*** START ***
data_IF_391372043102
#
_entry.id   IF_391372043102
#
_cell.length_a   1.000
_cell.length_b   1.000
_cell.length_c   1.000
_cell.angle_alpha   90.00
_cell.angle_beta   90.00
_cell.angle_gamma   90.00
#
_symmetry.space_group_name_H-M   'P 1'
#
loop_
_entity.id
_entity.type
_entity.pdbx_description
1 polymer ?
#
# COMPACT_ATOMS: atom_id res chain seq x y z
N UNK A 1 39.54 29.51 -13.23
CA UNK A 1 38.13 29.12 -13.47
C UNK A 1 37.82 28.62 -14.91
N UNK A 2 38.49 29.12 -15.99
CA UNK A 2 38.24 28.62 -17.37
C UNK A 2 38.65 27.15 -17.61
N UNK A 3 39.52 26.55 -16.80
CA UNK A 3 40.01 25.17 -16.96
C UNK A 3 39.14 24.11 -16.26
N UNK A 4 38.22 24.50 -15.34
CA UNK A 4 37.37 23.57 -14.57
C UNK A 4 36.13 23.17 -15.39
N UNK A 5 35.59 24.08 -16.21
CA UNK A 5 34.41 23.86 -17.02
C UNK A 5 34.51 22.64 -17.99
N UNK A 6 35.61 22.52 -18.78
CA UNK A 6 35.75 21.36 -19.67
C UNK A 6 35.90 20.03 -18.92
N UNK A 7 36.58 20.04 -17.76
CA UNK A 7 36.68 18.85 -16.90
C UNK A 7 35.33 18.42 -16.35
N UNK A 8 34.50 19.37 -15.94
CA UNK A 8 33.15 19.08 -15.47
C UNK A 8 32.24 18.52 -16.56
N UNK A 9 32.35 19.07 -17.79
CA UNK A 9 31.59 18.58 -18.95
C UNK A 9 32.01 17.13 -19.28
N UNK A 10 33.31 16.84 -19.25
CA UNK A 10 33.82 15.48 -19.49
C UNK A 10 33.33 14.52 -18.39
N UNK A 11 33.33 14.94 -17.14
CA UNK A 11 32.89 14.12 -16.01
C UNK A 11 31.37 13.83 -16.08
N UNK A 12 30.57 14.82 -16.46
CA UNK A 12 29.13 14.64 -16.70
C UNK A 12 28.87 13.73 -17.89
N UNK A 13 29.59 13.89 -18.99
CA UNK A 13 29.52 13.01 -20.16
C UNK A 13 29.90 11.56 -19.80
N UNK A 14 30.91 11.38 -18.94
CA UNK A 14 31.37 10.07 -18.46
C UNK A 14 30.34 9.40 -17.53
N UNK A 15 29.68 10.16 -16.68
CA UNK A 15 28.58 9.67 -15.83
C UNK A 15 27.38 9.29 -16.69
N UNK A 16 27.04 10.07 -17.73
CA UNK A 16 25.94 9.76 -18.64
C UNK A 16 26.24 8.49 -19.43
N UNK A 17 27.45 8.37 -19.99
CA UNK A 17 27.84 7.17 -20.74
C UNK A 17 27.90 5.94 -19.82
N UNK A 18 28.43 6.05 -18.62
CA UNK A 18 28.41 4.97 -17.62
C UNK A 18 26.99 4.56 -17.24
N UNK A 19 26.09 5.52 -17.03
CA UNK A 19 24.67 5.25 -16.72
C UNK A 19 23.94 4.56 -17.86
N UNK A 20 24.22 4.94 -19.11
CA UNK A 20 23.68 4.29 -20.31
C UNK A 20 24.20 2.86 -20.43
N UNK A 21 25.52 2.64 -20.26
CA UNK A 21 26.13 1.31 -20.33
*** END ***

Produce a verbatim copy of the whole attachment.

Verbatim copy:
data_IF_391372043102
#
_entry.id   IF_391372043102
#
_cell.length_a   1.000
_cell.length_b   1.000
_cell.length_c   1.000
_cell.angle_alpha   90.00
_cell.angle_beta   90.00
_cell.angle_gamma   90.00
#
_symmetry.space_group_name_H-M   'P 1'
#
loop_
_entity.id
_entity.type
_entity.pdbx_description
1 polymer ?
#
# COMPACT_ATOMS: atom_id res chain seq x y z
N UNK A 1 39.54 29.51 -13.23
CA UNK A 1 38.13 29.12 -13.47
C UNK A 1 37.82 28.62 -14.91
N UNK A 2 38.49 29.12 -15.99
CA UNK A 2 38.24 28.62 -17.37
C UNK A 2 38.65 27.15 -17.61
N UNK A 3 39.52 26.55 -16.80
CA UNK A 3 40.01 25.17 -16.96
C UNK A 3 39.14 24.11 -16.26
N UNK A 4 38.22 24.50 -15.34
CA UNK A 4 37.37 23.57 -14.57
C UNK A 4 36.13 23.17 -15.39
N UNK A 5 35.59 24.08 -16.21
CA UNK A 5 34.41 23.86 -17.02
C UNK A 5 34.51 22.64 -17.99
N UNK A 6 35.61 22.52 -18.78
CA UNK A 6 35.75 21.36 -19.67
C UNK A 6 35.90 20.03 -18.92
N UNK A 7 36.58 20.04 -17.76
CA UNK A 7 36.68 18.85 -16.90
C UNK A 7 35.33 18.42 -16.35
N UNK A 8 34.50 19.37 -15.94
CA UNK A 8 33.15 19.08 -15.47
C UNK A 8 32.24 18.52 -16.56
N UNK A 9 32.35 19.07 -17.79
CA UNK A 9 31.59 18.58 -18.95
C UNK A 9 32.01 17.13 -19.28
N UNK A 10 33.31 16.84 -19.25
CA UNK A 10 33.82 15.48 -19.49
C UNK A 10 33.33 14.52 -18.39
N UNK A 11 33.33 14.94 -17.14
CA UNK A 11 32.89 14.12 -16.01
C UNK A 11 31.37 13.83 -16.08
N UNK A 12 30.57 14.82 -16.46
CA UNK A 12 29.13 14.64 -16.70
C UNK A 12 28.87 13.73 -17.89
N UNK A 13 29.59 13.89 -18.99
CA UNK A 13 29.52 13.01 -20.16
C UNK A 13 29.90 11.56 -19.80
N UNK A 14 30.91 11.38 -18.94
CA UNK A 14 31.37 10.07 -18.46
C UNK A 14 30.34 9.40 -17.53
N UNK A 15 29.68 10.16 -16.68
CA UNK A 15 28.58 9.67 -15.83
C UNK A 15 27.38 9.29 -16.69
N UNK A 16 27.04 10.07 -17.73
CA UNK A 16 25.94 9.76 -18.64
C UNK A 16 26.24 8.49 -19.43
N UNK A 17 27.45 8.37 -19.99
CA UNK A 17 27.84 7.17 -20.74
C UNK A 17 27.90 5.94 -19.82
N UNK A 18 28.43 6.05 -18.62
CA UNK A 18 28.41 4.97 -17.62
C UNK A 18 26.99 4.56 -17.24
N UNK A 19 26.09 5.52 -17.03
CA UNK A 19 24.67 5.25 -16.72
C UNK A 19 23.94 4.56 -17.86
N UNK A 20 24.22 4.94 -19.11
CA UNK A 20 23.68 4.29 -20.31
C UNK A 20 24.20 2.86 -20.43
N UNK A 21 25.52 2.64 -20.26
CA UNK A 21 26.13 1.31 -20.33